Picking up the train of thought from last week, I learned a lot from writing short stories. With fewer words comes the need for sharper focus: I had to develop the skill of building a story around a single moment, a single decision, and making that complete. It's probably this process that built my liking for the "yes, but ..." ending - the conclusion that fulfills the story goal, but sets up ongoing complications.
Short stories also helped with my sense of plot. Working on the micro level (comparatively), I had to figure out the direction of the tale before I began, or I risked wandering ... and wandering into novelette or novella territory. I know there are other writers who can start a short story without an ending or outline, but I was never one of those writers, and in a few cases, I found out the hard way. Those rambly tales are best forgotten.
I also learned quite a bit about incorporating worldbuilding into fiction ... and some about faking it. Many of my short stories have allusions to cultural, physical, historical elements of the world - brief glimpses that show the workings beneath the surface. Except, in almost every case, it's an illusion: the glimpse is the only truth, and the reader knows as much as I do. Well ... almost.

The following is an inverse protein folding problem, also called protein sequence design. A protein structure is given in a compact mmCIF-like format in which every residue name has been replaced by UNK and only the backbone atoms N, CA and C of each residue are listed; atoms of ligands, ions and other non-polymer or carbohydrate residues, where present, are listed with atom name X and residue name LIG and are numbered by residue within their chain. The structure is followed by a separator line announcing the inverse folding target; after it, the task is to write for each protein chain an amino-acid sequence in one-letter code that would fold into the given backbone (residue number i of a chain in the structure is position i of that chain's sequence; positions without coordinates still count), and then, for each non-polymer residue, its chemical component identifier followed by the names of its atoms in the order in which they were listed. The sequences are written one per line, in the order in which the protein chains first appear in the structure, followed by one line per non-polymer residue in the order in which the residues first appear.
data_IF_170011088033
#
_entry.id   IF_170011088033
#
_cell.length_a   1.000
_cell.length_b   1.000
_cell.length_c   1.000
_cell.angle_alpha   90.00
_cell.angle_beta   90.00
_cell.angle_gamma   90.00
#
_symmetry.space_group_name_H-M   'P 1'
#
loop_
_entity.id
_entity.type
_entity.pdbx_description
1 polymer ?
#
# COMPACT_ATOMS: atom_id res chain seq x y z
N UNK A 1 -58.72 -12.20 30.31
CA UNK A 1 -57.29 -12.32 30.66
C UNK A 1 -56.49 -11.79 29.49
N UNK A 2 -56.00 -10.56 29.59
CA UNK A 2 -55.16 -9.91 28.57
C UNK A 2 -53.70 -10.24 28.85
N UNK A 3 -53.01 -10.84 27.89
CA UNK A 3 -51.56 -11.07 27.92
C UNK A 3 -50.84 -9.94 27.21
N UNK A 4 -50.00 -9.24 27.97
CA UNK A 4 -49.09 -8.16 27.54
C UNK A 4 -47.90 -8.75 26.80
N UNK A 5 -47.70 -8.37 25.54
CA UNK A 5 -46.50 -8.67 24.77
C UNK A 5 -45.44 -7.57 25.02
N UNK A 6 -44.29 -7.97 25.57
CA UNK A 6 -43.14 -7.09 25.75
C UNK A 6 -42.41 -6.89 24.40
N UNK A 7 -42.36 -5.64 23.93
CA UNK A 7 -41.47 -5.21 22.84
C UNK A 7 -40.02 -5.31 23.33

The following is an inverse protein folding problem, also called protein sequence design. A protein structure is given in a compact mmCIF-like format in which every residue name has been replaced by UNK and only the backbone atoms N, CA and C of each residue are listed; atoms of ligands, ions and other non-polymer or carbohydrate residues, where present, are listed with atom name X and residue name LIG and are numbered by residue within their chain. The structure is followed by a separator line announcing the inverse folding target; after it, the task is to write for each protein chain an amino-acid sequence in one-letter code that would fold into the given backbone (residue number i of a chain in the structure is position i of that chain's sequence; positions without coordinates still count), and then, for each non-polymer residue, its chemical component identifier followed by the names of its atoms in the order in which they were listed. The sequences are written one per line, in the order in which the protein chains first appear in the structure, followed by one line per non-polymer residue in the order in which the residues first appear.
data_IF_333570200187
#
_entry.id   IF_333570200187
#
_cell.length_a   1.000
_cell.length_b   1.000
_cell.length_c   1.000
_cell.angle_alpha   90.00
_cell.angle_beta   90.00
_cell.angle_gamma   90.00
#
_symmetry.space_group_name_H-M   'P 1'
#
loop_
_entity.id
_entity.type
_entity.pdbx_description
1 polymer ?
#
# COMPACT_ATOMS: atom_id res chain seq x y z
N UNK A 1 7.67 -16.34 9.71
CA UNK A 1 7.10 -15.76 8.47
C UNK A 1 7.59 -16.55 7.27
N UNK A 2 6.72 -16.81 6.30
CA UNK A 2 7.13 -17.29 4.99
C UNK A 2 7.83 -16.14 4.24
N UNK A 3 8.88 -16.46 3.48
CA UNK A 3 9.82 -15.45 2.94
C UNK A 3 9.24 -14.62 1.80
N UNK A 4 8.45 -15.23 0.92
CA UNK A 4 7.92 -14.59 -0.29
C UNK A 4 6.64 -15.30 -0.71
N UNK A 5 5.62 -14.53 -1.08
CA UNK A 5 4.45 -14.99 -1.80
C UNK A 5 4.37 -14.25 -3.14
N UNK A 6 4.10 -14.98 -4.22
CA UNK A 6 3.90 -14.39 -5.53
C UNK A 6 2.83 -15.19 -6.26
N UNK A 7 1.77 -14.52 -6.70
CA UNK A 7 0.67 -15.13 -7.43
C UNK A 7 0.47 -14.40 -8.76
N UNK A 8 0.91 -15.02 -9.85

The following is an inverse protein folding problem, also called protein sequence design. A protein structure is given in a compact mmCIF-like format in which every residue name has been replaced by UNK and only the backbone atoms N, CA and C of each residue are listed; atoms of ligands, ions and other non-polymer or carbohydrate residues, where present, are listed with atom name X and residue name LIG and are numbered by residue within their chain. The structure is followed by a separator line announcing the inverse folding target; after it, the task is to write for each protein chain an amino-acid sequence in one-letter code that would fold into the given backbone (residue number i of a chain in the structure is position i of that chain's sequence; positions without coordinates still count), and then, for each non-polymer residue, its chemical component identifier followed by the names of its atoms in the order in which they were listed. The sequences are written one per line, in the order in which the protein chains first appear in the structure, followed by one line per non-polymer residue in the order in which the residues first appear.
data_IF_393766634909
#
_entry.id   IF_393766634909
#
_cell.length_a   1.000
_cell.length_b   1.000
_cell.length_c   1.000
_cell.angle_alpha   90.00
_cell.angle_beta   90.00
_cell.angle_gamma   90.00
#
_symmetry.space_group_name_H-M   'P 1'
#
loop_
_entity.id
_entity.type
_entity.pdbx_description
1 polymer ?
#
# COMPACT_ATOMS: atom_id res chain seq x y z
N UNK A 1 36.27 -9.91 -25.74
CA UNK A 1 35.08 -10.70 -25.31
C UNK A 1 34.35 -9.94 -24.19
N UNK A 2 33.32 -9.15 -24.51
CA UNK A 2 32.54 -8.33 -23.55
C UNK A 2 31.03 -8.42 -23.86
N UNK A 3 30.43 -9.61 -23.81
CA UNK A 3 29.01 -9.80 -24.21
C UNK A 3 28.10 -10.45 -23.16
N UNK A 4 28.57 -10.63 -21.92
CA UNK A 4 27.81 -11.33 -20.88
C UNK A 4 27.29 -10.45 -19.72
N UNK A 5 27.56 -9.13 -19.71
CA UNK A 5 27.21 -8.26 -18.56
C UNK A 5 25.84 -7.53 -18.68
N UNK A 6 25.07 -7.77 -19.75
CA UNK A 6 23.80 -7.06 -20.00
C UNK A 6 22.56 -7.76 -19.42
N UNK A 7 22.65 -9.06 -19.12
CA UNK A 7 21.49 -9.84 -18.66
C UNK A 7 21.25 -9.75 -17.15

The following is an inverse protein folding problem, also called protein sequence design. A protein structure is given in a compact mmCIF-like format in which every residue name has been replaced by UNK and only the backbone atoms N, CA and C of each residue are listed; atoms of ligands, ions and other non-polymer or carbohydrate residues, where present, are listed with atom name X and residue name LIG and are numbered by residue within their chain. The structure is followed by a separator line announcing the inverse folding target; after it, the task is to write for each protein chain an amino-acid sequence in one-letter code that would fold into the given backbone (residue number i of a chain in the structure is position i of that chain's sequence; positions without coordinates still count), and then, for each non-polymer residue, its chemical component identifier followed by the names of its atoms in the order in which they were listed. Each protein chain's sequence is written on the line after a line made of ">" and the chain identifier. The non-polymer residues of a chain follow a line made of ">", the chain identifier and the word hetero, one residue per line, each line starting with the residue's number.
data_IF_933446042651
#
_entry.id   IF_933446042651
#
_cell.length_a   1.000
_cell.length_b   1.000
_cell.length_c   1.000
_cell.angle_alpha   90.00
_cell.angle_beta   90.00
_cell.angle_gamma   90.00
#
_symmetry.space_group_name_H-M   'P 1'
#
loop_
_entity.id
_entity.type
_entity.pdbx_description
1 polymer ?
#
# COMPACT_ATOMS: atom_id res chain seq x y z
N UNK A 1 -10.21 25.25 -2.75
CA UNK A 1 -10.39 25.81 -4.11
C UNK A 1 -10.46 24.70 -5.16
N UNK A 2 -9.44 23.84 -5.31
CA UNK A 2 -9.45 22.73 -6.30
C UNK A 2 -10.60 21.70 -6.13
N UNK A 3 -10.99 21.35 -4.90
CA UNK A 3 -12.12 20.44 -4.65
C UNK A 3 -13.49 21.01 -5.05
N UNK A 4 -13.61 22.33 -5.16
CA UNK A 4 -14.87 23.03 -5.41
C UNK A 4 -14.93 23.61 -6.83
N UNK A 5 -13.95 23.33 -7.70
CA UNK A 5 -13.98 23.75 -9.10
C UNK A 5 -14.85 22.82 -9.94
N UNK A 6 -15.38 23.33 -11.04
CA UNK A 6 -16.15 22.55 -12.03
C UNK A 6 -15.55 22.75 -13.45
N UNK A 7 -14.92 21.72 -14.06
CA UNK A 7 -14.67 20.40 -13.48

But it's not all faking it. Again, space is at a premium in a short story, with less room - and reader patience - for extended descriptions. Sentences setting the scene often do double, even triple duty, contributing to the plot or understanding of character. An example I often like to give is instead of just stating that a character is tall, something like, "She was obnoxiously tall, looming a head and more over the locals," also gives some information about aforesaid locals ... and a hint of snarkiness in the narrator, perhaps.
All of these skills, this learned economy, translated back into my novels - or at least, I hope it has. Even if that's not the case, I enjoyed the ability to dip my toe into far more worlds than I might have, had each demanded a novel of its own.